A Mormon Theogony

May 17, 2004 | 21 comments
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Theogony is not a topic that comes up a great deal in discussions of Mormon theology. We tend to take the eternity of God for granted and as often as not end up affirming the eternity of man as well. The closest we generally get to discussion of the birth of the gods is when we ask the peculiarly Mormon question of how God progressed to become God. Orson Pratt, however, did get down to more fundamental questions of origins.

I have been reading Wilford Woodruff’s diary, and I came across an interesting passage. He is describing the journey of the first band of pioneers to the Salt Lake Valley. You have always wondered, of course, about what they talked about as they walked for days and days. (The pioneer children, we all know, sang.) As it turns out, they spent much of their time engaged in theological speculation. On June 26, 1847, Wilford recorded the following conversation with Orson Pratt in his journal:

    Then the question arose how did God receive his present formation? The Answer given by Professor Pratt was sumthing in the following language:

    He sayes I throw out my Ideas not as doctrin but for you to look at. You know when A Chemist goes to work to Analize or try new experiments they often have to try many times before they put a thing perfect & take certain processes which are unnecessary an are afterward laid aside And pursue the most perfect Course that can be [pursu]ed. It may reasonably have been the case with the first being [form]ed which may be Called God. As eternity was filled as it were with particles of intelligence who had there Agency, two of these particles in process of time might have joined their interest together exchanged ideas found by persueing this course that they gained [double?] strength to what one particle or intelligence would have & afterwards were joined by other particles & continued untill they formed A combination or body though through a long process.

    Yet they had power over other intelligences in consequence of their combination, organization & strength And in the process of time this being body or God seeing the Advantage of such an organization desires company or A companion and Having some experience goes to work & organizes other beings by prevailing intelligences to come to getehr & may form sumthing better than at first. And After trials of this kind & the most perfect way sought ought it was found to be the most expeditious & best way to receive there formations or bodies either spiritual or temporal through a womb. (original spelling, punctuation and capitalization retained)

For those of you who worry about such things, Wilford does write, “And Any person who should chance to read these lines I wish them to understand that the Ideas given upon these points were not given as doctrin but opinion untill sumthing better should present itself or be decided by revelation.” It occurs to me that there might be a valuable Mormon apologetic in this discussion. We tend to love faith promoting stories that take the form of “modern science has shown X, but we knew X by revelation long before modern science.” The most common example would be the stories we tell about the Word of Wisdom. Here we have Orson Pratt talking about the random evolution of complex intelligent life from a primordial soup a full twelve years before the publication of On the Origin of Species!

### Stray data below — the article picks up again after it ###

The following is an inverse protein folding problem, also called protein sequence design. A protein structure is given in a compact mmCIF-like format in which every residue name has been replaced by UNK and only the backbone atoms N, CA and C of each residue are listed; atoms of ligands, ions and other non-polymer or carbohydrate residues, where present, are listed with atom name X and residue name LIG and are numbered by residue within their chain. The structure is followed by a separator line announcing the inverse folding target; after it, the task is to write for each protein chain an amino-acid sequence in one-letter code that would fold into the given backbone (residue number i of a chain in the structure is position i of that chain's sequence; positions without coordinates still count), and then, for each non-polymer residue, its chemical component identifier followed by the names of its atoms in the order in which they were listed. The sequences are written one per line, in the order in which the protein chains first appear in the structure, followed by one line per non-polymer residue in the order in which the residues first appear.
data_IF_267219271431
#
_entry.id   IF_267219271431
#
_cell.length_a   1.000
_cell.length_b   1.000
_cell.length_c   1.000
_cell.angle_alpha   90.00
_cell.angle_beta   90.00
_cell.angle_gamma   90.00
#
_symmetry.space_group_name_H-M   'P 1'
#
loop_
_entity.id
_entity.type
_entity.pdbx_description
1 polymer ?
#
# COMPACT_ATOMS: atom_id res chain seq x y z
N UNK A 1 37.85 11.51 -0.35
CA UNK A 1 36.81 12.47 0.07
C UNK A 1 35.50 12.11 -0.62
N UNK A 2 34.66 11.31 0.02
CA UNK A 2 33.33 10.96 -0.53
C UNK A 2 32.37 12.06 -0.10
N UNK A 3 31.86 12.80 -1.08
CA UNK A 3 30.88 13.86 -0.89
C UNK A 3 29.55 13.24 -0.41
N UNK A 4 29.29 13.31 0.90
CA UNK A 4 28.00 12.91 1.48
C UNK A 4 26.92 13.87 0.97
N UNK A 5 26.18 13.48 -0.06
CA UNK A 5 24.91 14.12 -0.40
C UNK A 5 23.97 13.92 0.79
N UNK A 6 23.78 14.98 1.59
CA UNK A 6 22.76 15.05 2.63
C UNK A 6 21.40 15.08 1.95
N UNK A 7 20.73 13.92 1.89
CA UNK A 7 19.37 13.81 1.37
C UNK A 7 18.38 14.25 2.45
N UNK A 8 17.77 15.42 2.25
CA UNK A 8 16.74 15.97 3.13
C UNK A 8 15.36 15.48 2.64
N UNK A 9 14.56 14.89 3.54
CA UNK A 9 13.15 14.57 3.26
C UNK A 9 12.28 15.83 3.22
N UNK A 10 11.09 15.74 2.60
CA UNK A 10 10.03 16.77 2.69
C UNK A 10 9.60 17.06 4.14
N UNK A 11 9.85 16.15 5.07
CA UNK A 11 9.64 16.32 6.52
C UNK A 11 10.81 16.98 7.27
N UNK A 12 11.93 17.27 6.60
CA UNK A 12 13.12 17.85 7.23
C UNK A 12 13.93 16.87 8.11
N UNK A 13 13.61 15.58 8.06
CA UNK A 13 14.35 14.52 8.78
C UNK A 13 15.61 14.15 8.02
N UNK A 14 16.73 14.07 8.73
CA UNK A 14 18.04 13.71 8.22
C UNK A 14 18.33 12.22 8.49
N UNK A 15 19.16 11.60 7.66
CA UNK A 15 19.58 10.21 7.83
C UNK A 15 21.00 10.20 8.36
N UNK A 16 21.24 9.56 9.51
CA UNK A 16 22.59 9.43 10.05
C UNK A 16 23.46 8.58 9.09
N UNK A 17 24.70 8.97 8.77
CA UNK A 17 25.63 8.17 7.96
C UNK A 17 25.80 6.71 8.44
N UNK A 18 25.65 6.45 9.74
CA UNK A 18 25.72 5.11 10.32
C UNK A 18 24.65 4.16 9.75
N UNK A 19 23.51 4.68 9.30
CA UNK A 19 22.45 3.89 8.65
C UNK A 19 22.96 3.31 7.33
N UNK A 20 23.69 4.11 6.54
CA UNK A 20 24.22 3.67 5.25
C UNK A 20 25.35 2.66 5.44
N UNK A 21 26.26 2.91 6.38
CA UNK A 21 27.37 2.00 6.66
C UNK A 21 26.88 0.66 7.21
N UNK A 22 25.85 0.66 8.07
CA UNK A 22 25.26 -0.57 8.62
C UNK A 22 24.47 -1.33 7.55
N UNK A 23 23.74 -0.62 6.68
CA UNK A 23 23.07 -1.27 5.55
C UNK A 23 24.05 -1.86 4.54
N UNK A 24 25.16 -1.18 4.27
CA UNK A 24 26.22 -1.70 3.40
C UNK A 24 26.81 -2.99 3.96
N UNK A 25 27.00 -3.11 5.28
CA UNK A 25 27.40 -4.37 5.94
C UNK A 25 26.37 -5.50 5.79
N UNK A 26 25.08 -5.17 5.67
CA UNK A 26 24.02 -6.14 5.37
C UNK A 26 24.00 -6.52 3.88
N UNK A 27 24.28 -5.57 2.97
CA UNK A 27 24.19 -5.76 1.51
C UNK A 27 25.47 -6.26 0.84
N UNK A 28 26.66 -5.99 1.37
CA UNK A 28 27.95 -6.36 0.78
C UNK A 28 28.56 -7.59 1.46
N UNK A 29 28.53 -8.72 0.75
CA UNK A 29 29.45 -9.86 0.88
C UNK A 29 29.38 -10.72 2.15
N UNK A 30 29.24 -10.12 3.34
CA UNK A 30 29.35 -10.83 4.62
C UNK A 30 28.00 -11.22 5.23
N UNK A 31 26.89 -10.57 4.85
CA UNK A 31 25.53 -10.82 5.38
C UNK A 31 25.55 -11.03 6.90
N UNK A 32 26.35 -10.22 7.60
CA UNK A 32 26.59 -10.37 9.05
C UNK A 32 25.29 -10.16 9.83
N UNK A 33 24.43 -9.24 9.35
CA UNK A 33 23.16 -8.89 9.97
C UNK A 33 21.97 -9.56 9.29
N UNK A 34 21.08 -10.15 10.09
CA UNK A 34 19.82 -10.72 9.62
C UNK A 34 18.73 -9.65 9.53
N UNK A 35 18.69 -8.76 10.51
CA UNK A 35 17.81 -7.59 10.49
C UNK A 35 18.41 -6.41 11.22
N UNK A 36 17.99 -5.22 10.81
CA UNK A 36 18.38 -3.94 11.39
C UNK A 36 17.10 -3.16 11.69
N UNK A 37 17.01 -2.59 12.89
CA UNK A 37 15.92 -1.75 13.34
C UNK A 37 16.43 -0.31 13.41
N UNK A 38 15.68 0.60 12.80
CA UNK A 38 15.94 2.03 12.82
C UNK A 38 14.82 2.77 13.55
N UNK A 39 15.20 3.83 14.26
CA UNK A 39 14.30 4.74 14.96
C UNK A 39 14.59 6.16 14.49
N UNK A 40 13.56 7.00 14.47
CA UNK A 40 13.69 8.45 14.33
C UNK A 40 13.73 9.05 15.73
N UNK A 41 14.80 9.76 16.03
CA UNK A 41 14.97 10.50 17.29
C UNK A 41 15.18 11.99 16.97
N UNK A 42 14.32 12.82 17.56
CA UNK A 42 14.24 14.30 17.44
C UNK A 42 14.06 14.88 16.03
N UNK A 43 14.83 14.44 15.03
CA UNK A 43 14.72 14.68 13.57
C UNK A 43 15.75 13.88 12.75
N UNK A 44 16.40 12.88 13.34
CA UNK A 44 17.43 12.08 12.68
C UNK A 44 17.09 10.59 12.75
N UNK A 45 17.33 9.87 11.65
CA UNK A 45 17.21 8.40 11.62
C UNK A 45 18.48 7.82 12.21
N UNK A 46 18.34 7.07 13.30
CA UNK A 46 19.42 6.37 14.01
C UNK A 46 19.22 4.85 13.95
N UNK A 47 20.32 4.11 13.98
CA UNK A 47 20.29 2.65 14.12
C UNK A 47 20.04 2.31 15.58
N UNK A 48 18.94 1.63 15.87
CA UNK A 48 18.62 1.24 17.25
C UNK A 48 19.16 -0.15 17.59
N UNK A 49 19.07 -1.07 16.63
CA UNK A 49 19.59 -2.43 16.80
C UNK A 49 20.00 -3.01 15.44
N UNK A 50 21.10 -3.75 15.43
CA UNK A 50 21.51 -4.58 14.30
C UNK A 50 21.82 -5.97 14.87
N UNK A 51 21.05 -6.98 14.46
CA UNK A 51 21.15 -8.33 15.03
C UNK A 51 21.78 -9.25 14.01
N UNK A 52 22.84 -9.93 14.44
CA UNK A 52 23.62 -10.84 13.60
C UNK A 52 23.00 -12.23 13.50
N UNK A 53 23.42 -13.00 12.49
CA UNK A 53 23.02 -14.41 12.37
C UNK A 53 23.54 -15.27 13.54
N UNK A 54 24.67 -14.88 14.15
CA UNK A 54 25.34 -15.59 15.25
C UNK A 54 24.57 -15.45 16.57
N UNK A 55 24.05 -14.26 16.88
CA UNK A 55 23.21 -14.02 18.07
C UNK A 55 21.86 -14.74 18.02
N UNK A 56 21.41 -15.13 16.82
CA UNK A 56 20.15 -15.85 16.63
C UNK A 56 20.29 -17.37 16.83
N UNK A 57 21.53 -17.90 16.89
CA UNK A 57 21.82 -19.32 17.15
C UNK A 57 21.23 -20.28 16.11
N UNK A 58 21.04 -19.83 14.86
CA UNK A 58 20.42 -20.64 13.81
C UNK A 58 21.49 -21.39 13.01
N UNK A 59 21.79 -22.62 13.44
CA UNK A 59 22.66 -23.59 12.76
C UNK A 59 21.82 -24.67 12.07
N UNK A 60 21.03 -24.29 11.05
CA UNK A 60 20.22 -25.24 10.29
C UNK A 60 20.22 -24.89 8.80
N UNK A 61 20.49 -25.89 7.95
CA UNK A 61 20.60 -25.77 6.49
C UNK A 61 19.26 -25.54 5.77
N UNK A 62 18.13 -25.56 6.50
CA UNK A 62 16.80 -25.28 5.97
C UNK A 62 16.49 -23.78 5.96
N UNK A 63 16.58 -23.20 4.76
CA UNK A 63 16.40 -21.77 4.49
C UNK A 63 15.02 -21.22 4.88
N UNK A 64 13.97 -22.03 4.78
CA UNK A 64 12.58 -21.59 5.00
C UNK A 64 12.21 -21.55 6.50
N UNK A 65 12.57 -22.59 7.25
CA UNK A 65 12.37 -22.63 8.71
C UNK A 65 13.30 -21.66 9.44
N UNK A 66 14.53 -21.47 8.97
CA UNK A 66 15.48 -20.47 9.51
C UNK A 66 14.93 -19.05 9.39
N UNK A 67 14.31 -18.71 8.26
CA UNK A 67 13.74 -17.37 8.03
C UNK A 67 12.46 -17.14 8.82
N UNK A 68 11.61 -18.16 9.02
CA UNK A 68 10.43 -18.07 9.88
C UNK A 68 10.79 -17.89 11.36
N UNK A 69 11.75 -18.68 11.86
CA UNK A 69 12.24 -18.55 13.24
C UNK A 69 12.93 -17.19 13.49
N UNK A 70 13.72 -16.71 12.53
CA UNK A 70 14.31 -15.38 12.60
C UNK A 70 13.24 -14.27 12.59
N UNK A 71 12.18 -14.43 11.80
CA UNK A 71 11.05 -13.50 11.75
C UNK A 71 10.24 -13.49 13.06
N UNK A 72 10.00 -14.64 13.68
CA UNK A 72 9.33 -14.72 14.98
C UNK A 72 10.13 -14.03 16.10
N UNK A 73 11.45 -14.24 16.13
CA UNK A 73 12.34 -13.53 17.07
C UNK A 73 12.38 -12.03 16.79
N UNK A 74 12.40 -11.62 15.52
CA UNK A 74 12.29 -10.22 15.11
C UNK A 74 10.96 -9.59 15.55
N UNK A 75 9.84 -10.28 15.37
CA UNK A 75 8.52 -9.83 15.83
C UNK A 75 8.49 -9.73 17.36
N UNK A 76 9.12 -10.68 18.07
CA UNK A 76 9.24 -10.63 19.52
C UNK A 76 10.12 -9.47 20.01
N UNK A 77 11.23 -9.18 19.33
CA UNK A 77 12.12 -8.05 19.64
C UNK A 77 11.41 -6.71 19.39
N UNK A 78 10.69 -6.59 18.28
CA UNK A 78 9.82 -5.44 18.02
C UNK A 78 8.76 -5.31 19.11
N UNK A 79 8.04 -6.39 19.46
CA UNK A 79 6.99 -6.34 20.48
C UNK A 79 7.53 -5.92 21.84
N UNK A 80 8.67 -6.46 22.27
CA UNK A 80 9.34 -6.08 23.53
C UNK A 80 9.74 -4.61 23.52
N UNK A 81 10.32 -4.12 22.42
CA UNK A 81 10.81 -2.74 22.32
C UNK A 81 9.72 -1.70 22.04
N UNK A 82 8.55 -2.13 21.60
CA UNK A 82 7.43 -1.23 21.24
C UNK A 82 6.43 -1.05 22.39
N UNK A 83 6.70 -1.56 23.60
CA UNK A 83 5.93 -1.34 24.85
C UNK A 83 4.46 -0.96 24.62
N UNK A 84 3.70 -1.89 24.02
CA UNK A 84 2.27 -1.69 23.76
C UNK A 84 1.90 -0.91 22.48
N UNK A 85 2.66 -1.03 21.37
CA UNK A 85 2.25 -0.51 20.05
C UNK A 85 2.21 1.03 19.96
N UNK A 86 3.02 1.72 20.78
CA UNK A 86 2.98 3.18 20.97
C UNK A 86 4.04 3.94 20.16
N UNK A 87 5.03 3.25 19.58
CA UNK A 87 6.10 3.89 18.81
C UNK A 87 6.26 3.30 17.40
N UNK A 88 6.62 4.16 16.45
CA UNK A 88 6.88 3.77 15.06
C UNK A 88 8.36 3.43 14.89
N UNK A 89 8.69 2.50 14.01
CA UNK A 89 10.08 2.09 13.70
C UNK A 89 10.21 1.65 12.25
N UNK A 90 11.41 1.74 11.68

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21 Responses to A Mormon Theogony

  1. Russell Arben Fox on May 17, 2004 at 1:10 pm

    Orson Pratt was a professor? Where? Of what?

  2. Nate Oman on May 17, 2004 at 1:15 pm

    He was a “professor” at the “University of Nauvoo,” which in practice meant that he taught a couple of classes on astronomy, etc. in his living room.

  3. Taylor on May 17, 2004 at 1:28 pm

    Nate, I think you mean Theogony. Theogyny is something like the god-ladies :)
    +

  4. Kaimi on May 17, 2004 at 1:29 pm

    First theodicy, and now theogyny. What’s next on the slate, theosophy? Or perhaps we should mention theophany. Hopefully, we can avoid theomachy. (Theology and theocracy being already discussed somewhat throughout the site). That’s it for me, I’m all out of theo- words (but I don’t doubt that Nate has a much larger store of them).

  5. D. Fletcher on May 17, 2004 at 1:57 pm

    Theoddity?

  6. D. Fletcher on May 17, 2004 at 1:59 pm

    Theoddity?

  7. D. Fletcher on May 17, 2004 at 1:59 pm

    Theoddity?

  8. Kingsley on May 17, 2004 at 2:02 pm

    Orson Pratt, a self-taught math whiz who many consider the “builder of the university,” offered courses in “Arithmetic, Algebra, Geometry, Conic Sections, Plane Trigonometry, Mensuration, Surveying, Navigation, Analytical, Plane and Spherical Trigonometry, Analytical Geometry, and the Differential and Integral Calculus,” as well as “philosophy, astronomy, and chemistry.”

  9. lyle on May 17, 2004 at 2:36 pm

    I don’t know what theo-theo is next: but…I suspect it will support classical liberalism. Who would have guessed that Pratt/Woodruf could have written about spontaneous order long before Mises/modern economics types. hm…

  10. clark on May 17, 2004 at 2:37 pm